What could be better than walking out to your garden and picking juicy, ripe strawberries for your cereal or ice cream? Or maybe just popping one right in your mouth?
Strawberries (Fragaria sp.) are one of the easiest (and tastiest) fruit crops that you can grow in your home garden. Here are a few tips to make sure your strawberry patch is berry-licious.
Three types of strawberries are available: June-bearers, everbearers and day-neutrals.
June-bearers have the largest and most flavorful berries. They produce only one bumper crop each summer around June or July.
Everbearers and day-neutrals produce smaller and fewer berries. Everbearers produce two crops (one in June and one in late summer or early fall) and day-neutrals produce berries throughout the summer.
Plant June-bearing varieties for high quality berries for freezing and preserving and everbearing or day-neutral varieties for an extended harvest of fresh strawberries. Select strawberry varieties suited to our climate. (See sidebar.)
Locate strawberries in an area with full sun, well-drained soil and good air circulation. Unlike blueberries, strawberries like only a slightly acidic soil with a pH of 5.8 to 6.2. Avoid planting in frost pockets (low-lying areas into which cold air drains) because strawberries bloom in spring and can be damaged by late frosts.
Plant strawberries as soon as the soil is dry enough to be worked in early spring. Give plants sufficient room to grow. June-bearing strawberries produce lots of runners (“daughter plants”), so plant them about 15 inches apart in single rows that are 3-4 feet apart. Plant everbearers and day-neutrals 12 inches apart in two or three closely placed rows.
For June-bearers, position runners so that they fill in between the mother plants. When a density of five or six plants per square foot is achieved, remove subsequent runners from June-bearers. Remove all runners from everbearers and day-neutrals.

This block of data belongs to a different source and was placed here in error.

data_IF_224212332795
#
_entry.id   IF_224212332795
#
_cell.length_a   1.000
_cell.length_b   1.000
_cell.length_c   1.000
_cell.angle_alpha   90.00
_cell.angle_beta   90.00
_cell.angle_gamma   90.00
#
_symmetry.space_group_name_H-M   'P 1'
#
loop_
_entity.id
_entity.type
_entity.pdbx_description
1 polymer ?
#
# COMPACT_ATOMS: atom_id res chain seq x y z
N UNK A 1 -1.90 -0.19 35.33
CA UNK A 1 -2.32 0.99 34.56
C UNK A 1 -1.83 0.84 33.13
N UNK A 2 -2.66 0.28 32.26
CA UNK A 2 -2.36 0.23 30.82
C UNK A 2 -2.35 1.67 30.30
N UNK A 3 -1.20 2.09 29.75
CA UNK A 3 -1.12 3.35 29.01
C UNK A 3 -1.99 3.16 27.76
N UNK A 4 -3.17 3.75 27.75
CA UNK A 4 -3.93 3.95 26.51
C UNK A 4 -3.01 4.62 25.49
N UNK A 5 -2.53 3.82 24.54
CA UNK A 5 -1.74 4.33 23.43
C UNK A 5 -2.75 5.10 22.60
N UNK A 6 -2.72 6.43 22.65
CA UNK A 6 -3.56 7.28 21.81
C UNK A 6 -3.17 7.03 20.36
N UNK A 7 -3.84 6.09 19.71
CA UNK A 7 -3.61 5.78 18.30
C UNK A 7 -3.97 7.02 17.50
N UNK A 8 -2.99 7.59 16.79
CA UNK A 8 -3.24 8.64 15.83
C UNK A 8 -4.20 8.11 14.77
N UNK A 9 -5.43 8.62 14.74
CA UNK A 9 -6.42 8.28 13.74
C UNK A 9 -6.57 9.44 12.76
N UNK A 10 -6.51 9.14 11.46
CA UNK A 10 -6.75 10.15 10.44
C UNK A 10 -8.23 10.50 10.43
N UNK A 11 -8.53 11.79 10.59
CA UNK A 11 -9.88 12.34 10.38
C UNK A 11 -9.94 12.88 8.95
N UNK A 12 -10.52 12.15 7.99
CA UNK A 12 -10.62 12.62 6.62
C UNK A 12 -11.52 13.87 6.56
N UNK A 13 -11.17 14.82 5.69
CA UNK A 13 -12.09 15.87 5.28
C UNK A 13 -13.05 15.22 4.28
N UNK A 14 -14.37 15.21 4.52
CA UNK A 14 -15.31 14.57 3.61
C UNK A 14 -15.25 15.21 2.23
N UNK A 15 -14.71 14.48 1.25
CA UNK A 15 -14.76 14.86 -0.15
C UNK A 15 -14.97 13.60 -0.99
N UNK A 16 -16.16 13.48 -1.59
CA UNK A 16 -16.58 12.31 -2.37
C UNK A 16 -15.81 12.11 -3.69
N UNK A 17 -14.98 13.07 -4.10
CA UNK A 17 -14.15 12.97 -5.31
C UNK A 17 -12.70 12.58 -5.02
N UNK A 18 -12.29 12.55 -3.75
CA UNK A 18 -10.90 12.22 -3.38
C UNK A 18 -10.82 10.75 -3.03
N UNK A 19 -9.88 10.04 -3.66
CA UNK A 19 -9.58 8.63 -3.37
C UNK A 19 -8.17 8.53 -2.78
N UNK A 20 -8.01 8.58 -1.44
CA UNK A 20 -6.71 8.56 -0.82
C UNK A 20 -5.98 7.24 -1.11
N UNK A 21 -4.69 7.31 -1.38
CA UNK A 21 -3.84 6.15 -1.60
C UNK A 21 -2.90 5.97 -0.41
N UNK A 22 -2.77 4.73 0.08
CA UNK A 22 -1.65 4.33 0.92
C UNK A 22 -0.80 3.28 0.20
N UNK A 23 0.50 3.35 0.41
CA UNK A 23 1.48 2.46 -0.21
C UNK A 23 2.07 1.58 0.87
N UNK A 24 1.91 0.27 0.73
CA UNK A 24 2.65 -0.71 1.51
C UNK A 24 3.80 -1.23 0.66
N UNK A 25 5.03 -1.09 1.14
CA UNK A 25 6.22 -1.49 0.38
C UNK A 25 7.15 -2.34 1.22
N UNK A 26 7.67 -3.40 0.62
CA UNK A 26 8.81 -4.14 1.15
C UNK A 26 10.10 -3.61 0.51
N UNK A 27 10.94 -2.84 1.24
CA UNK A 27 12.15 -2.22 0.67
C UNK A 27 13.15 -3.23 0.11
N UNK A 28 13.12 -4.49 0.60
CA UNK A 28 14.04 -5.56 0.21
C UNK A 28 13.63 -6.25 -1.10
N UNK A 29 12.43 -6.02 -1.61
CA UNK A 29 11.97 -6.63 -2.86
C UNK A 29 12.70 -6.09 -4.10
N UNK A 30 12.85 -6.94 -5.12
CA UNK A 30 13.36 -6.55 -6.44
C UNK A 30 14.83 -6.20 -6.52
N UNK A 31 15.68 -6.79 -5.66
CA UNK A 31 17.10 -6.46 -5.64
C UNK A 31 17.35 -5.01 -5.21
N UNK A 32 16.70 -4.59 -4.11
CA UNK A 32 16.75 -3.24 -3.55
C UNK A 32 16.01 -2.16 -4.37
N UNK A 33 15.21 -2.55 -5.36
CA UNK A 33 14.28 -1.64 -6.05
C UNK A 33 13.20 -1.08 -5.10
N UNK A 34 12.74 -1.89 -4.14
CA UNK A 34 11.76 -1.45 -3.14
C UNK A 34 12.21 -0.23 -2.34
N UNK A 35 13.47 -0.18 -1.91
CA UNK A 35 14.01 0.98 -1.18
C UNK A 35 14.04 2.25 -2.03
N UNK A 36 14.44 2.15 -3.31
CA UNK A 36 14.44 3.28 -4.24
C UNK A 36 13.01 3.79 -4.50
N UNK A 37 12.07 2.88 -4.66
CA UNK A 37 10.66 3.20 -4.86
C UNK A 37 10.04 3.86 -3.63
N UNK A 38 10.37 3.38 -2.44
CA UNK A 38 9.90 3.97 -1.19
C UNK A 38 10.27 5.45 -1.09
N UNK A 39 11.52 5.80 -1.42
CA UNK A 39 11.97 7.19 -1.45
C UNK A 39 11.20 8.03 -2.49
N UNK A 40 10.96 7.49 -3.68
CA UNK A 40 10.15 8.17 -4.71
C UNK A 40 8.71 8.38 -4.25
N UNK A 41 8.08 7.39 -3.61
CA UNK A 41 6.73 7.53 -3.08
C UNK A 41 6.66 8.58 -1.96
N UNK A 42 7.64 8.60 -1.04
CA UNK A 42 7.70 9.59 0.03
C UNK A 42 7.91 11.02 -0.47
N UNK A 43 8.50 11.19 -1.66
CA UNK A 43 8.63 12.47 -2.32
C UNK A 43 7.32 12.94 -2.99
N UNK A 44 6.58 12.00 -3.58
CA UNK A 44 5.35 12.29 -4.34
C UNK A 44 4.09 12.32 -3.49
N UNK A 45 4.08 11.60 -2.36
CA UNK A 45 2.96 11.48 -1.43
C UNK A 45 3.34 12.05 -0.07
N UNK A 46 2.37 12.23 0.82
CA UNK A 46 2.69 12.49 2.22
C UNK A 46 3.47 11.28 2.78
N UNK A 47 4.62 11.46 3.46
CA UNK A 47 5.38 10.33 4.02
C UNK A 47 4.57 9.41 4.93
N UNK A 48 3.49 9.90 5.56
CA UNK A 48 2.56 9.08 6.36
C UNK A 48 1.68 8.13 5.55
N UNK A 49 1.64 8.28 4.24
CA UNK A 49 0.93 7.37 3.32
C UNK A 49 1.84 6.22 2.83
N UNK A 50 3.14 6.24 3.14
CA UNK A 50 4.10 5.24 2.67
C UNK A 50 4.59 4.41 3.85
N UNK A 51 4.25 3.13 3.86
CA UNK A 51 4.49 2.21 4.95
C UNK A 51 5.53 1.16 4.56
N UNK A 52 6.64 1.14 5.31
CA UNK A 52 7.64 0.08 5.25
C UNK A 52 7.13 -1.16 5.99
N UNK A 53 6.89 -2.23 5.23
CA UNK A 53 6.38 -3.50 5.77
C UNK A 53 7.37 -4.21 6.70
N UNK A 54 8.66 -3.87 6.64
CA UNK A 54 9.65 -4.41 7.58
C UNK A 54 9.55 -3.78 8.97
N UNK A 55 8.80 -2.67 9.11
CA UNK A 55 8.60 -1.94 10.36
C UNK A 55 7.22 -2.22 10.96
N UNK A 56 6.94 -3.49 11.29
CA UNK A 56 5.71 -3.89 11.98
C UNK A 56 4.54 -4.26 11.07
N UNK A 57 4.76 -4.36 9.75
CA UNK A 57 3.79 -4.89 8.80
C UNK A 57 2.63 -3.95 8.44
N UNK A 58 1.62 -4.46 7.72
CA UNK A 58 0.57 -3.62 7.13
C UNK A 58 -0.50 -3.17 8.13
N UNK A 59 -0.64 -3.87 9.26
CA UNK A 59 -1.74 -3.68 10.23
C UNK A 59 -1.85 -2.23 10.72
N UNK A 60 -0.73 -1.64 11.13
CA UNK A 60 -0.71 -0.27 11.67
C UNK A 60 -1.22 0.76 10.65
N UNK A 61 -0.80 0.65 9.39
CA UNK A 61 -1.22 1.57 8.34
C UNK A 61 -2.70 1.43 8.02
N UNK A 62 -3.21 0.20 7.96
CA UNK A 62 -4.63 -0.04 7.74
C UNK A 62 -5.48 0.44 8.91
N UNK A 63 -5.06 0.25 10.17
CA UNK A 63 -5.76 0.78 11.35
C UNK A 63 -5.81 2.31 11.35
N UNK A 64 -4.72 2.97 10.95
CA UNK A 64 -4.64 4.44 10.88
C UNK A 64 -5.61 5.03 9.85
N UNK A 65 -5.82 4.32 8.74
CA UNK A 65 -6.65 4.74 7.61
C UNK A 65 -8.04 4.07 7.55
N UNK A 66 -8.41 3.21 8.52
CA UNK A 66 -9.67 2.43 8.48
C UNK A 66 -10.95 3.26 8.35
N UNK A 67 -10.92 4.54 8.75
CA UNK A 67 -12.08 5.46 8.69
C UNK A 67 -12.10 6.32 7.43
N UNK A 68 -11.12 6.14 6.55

Fertilize new plants with a balanced fertilizer (one with equal proportions of nitrogen, phosphorus and potassium) at 2, 6 and 10 weeks after planting. After the first year, fertilize your strawberries if plant growth is not good. Fertilize June-bearers in late July (after the harvest) and everbearers and day-neutrals a couple of times throughout the summer. Do not fertilize strawberries after early August.
Because strawberry plants have shallow roots, hand weed carefully. Mulch around the base of the plants to keep fruit from lying directly on the soil, conserve moisture and control weeds.
Water deeply but infrequently, about 1-2 inches each week. Use drip irrigation, if possible, to minimize wetting the fruit and foliage.
In late fall, cover plants with 3-5 inches of loose straw to protect them from the cold. Apply straw only after one or two hard freezes. In spring, pull the straw away from the plants when you see new leaves emerging. If frost threatens while plants are in bloom, cover plants with straw again or use floating row cover.
Strawberry plantings have a more limited life span than other berries. When productivity declines (after about three to five years) it is time to find a new planting site and start all over again.
Jeanette Stehr-Green is a WSU-certified Clallam County Master Gardener.